Check out his portfolio at MartinBaileyPhotography.com.  Beautiful stuff, and he’s a Canon shooter, too. Those are turning into a rare breed these days. ::sigh::

Previous Photography Podcast Posts:

The Tyranny of Creative How To-ism

Once upon a time, I wanted to be a writer.  So I read a lot of Writer’s Digests books.  I visited all of the creative writing websites.  I checked out the magazines.  It didn’t take long before they all started to sound alike and say the same exact things.  It quickly became apparent that there was more money to be made in teaching writing than in writing.

It’s the same damned thing in photography now, isn’t it?  Check out the magazine rack at Borders or Barnes and Noble for three months.  You’ll see the same topics floating through them all.  Each month, one magazine will be devoting an issue to black and white photography, with the featured tutorial about how to properly convert a color pic to black and white in Photoshop three different ways.  You’ll see how to shoot better landscapes.  (Point your camera a third of the way into the scene, put the camera on a tripod, squeeze the aperture shut as far as you can, and only take pictures during the Golden Hour.)  You’ll see how to “paint with light.”  (This is a particularly British fascination, it seems.)  You’ll learn how to take HDR photos.  Then there’ll be the Macro Photography issue, complete with a cover shot of a really big flower, close-up, or perhaps a lizard’s eye reflecting the ring light.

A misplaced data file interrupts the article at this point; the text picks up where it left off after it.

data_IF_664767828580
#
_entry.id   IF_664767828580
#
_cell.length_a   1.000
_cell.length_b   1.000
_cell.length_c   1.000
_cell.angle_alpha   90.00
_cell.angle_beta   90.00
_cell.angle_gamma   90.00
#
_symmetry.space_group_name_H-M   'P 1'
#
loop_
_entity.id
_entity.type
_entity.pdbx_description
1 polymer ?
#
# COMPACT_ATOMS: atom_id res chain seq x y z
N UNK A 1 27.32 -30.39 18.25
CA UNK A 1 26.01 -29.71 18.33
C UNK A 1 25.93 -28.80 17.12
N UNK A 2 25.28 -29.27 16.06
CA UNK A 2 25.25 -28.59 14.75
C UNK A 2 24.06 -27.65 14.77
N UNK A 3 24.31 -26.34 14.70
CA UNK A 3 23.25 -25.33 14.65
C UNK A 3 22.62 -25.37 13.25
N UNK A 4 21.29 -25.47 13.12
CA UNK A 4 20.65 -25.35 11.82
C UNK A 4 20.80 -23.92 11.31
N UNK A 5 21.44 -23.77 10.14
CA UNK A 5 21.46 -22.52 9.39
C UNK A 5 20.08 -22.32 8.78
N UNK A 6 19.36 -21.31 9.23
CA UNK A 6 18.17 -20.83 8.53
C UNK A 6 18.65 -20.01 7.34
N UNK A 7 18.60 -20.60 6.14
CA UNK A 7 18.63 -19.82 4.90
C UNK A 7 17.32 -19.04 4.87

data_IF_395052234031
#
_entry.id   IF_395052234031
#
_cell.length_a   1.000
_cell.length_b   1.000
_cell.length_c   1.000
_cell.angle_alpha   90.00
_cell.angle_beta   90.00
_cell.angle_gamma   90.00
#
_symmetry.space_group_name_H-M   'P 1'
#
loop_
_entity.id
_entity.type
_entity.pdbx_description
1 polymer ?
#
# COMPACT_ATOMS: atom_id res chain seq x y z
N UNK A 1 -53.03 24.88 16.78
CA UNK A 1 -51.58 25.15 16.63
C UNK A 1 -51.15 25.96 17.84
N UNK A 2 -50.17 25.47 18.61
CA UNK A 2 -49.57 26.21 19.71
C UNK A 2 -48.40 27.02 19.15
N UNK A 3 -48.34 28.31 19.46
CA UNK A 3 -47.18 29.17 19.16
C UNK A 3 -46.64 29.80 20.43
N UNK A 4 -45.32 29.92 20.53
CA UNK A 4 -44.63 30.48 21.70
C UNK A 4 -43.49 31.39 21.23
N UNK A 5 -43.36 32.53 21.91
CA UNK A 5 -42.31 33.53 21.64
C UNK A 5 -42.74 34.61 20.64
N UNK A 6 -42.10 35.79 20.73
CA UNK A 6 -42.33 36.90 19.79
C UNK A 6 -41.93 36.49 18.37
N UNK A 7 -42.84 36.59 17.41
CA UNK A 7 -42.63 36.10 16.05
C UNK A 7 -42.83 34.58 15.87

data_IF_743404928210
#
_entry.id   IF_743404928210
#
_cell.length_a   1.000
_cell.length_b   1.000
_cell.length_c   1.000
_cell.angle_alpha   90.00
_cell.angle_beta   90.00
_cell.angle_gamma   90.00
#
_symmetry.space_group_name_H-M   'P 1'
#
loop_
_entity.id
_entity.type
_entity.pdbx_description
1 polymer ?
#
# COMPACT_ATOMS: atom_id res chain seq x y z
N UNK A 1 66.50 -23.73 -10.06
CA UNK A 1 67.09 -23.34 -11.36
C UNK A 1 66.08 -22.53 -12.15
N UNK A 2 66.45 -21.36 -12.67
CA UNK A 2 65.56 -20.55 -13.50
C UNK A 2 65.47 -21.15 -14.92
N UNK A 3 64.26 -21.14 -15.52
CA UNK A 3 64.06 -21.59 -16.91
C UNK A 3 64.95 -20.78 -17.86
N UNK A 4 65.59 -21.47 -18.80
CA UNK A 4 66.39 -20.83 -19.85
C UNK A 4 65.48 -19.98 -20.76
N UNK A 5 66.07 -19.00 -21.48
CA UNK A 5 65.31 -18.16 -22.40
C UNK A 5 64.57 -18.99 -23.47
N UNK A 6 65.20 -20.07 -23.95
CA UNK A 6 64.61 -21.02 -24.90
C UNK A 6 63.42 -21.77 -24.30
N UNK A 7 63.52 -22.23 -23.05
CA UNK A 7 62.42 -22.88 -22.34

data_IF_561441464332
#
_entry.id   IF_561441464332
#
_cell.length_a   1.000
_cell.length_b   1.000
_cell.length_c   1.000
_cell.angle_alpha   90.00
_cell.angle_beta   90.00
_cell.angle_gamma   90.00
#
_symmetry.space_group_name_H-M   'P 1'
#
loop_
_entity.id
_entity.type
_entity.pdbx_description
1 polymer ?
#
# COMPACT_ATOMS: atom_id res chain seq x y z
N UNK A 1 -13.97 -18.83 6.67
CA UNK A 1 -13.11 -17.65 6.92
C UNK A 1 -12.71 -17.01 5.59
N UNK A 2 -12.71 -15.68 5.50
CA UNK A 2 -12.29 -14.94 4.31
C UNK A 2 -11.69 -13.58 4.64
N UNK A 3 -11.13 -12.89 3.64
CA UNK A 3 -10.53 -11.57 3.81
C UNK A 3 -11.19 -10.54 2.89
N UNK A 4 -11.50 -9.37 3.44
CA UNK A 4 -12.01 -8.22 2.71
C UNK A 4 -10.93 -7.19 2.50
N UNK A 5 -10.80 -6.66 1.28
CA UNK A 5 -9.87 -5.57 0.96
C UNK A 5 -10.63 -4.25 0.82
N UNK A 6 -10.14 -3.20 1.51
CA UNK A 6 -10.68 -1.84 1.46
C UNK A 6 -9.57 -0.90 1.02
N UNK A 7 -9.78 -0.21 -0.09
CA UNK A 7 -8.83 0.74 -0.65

They’ll all be reviewing the same “new” and “hot” item, which came out three months ago and that you grew tired of reading about on the web two months ago.

Over and over and over again.

And you’ll likely see all the same platitudes here on this website in the months ahead, if I continue to focus on photography. The magazines will have some pretty pictures, though.  And half of them will be critiqued for bad cropping, ignoring the rule of thirds, complicated backgrounds, and poor level adjustments.

I haven’t looked too deeply into it, but I bet there’s a similar circle for artists’ magazines.

The creative endeavors attract suckers who want to be that creative for a living, but who don’t realize that the “living” is more business than creative.  There will be more money and more work for top notch photographers in writing about photography, making DVDs about photography, and doing workshops than there will be in shooting.

If you’re just getting started in photography, by all means, indulge yourself.  (And buy the British magazines.  The ads will be useless to you, but the presentation is ten times better.) I did read all of those magazines when I started and I learned an awful lot that way.  I still subscribe to one, as a matter of fact, for light reading material.

Just realize that after six months, the snake will begin gnawing on its own tail.  Don’t throw bad money after good. Just walk away and learn, yourself.  Or spend that money on reference books you’ll use repeatedly and not throw away — like Lightroom or Photoshop manuals.